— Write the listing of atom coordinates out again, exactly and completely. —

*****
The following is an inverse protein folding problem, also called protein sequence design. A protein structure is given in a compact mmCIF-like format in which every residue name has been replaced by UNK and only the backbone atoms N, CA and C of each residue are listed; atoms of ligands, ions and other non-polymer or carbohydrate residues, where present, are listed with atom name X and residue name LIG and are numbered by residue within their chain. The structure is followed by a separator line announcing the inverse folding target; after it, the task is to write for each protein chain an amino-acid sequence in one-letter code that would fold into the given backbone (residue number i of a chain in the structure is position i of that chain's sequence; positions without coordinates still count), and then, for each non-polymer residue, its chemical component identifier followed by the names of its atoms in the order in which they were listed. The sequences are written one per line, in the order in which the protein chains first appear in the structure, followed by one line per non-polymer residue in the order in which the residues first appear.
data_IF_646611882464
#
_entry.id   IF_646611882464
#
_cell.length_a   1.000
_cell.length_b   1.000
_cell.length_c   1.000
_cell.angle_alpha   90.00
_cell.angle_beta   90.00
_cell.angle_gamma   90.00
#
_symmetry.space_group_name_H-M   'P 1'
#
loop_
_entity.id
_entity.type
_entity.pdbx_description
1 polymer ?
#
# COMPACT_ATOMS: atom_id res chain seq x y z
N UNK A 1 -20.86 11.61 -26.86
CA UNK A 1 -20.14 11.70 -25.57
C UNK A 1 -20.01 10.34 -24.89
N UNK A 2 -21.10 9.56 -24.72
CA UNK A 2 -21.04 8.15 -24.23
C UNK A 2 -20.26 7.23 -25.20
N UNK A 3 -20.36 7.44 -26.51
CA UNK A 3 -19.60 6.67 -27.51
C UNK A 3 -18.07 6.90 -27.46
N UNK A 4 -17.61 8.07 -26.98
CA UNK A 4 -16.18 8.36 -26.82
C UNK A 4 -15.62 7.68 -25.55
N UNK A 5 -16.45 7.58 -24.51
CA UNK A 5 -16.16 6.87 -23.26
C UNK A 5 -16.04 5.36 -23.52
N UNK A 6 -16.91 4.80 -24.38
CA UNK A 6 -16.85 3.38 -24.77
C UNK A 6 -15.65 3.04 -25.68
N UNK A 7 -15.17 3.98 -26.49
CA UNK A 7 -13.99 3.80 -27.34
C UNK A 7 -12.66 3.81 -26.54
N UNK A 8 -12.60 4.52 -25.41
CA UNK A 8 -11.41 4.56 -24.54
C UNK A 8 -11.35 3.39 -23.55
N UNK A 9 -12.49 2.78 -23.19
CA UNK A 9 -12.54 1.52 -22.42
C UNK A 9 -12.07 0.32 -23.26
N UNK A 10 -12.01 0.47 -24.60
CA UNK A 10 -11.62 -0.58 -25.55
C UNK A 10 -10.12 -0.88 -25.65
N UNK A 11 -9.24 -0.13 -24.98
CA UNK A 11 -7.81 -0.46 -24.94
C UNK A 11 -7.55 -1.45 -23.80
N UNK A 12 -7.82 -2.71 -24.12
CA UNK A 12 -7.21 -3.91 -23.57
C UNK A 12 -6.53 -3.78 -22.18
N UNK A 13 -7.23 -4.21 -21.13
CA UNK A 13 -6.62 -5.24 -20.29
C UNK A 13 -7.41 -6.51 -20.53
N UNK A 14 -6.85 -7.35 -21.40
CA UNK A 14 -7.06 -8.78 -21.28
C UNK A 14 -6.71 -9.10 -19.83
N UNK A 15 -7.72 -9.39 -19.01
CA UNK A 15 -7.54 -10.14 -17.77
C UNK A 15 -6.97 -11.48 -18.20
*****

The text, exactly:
The following is an inverse protein folding problem, also called protein sequence design. A protein structure is given in a compact mmCIF-like format in which every residue name has been replaced by UNK and only the backbone atoms N, CA and C of each residue are listed; atoms of ligands, ions and other non-polymer or carbohydrate residues, where present, are listed with atom name X and residue name LIG and are numbered by residue within their chain. The structure is followed by a separator line announcing the inverse folding target; after it, the task is to write for each protein chain an amino-acid sequence in one-letter code that would fold into the given backbone (residue number i of a chain in the structure is position i of that chain's sequence; positions without coordinates still count), and then, for each non-polymer residue, its chemical component identifier followed by the names of its atoms in the order in which they were listed. The sequences are written one per line, in the order in which the protein chains first appear in the structure, followed by one line per non-polymer residue in the order in which the residues first appear.
data_IF_646611882464
#
_entry.id   IF_646611882464
#
_cell.length_a   1.000
_cell.length_b   1.000
_cell.length_c   1.000
_cell.angle_alpha   90.00
_cell.angle_beta   90.00
_cell.angle_gamma   90.00
#
_symmetry.space_group_name_H-M   'P 1'
#
loop_
_entity.id
_entity.type
_entity.pdbx_description
1 polymer ?
#
# COMPACT_ATOMS: atom_id res chain seq x y z
N UNK A 1 -20.86 11.61 -26.86
CA UNK A 1 -20.14 11.70 -25.57
C UNK A 1 -20.01 10.34 -24.89
N UNK A 2 -21.10 9.56 -24.72
CA UNK A 2 -21.04 8.15 -24.23
C UNK A 2 -20.26 7.23 -25.20
N UNK A 3 -20.36 7.44 -26.51
CA UNK A 3 -19.60 6.67 -27.51
C UNK A 3 -18.07 6.90 -27.46
N UNK A 4 -17.61 8.07 -26.98
CA UNK A 4 -16.18 8.36 -26.82
C UNK A 4 -15.62 7.68 -25.55
N UNK A 5 -16.45 7.58 -24.51
CA UNK A 5 -16.16 6.87 -23.26
C UNK A 5 -16.04 5.36 -23.52
N UNK A 6 -16.91 4.80 -24.38
CA UNK A 6 -16.85 3.38 -24.77
C UNK A 6 -15.65 3.04 -25.68
N UNK A 7 -15.17 3.98 -26.49
CA UNK A 7 -13.99 3.80 -27.34
C UNK A 7 -12.66 3.81 -26.54
N UNK A 8 -12.60 4.52 -25.41
CA UNK A 8 -11.41 4.56 -24.54
C UNK A 8 -11.35 3.39 -23.55
N UNK A 9 -12.49 2.78 -23.19
CA UNK A 9 -12.54 1.52 -22.42
C UNK A 9 -12.07 0.32 -23.26
N UNK A 10 -12.01 0.47 -24.60
CA UNK A 10 -11.62 -0.58 -25.55
C UNK A 10 -10.12 -0.88 -25.65
N UNK A 11 -9.24 -0.13 -24.98
CA UNK A 11 -7.81 -0.46 -24.94
C UNK A 11 -7.55 -1.45 -23.80
N UNK A 12 -7.82 -2.71 -24.12
CA UNK A 12 -7.21 -3.91 -23.57
C UNK A 12 -6.53 -3.78 -22.18
N UNK A 13 -7.23 -4.21 -21.13
CA UNK A 13 -6.62 -5.24 -20.29
C UNK A 13 -7.41 -6.51 -20.53
N UNK A 14 -6.85 -7.35 -21.40
CA UNK A 14 -7.06 -8.78 -21.28
C UNK A 14 -6.71 -9.10 -19.83
N UNK A 15 -7.72 -9.39 -19.01
CA UNK A 15 -7.54 -10.14 -17.77
C UNK A 15 -6.97 -11.48 -18.20